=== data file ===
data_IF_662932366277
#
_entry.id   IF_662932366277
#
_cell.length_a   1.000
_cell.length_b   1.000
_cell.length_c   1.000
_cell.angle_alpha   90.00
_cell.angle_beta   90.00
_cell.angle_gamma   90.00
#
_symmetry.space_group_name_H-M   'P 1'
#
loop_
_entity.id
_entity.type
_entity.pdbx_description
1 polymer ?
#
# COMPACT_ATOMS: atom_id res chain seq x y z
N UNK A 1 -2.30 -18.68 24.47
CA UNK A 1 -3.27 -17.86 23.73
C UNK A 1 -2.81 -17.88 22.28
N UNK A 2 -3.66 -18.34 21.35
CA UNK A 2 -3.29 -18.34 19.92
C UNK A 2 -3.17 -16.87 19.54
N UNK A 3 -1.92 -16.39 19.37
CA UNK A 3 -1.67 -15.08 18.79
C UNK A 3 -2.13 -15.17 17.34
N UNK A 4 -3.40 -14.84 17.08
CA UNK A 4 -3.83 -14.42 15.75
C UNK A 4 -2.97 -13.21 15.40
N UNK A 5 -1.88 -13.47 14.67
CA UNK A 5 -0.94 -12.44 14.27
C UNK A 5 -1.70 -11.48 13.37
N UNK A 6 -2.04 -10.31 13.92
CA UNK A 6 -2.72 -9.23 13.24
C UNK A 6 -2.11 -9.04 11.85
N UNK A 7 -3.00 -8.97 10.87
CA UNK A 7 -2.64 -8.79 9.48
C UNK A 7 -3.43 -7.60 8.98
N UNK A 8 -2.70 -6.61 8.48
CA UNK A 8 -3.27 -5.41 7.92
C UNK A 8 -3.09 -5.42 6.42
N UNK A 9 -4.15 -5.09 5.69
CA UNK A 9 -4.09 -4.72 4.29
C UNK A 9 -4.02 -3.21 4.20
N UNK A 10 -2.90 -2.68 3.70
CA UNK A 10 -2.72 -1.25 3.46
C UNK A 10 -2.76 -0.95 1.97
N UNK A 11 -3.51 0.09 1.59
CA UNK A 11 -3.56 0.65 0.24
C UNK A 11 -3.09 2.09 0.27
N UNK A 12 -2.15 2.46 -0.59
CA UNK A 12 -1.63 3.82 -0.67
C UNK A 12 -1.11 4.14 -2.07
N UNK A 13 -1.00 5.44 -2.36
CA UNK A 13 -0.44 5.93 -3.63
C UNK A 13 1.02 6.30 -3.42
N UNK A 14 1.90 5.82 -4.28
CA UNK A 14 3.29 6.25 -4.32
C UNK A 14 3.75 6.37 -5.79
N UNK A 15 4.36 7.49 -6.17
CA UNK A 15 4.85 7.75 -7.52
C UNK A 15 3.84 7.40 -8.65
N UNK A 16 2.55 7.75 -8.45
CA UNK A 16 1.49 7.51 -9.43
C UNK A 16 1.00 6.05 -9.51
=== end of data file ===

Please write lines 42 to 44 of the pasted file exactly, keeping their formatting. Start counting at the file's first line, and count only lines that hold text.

N UNK A 8 -2.70 -6.61 8.48
CA UNK A 8 -3.27 -5.41 7.92
C UNK A 8 -3.09 -5.42 6.42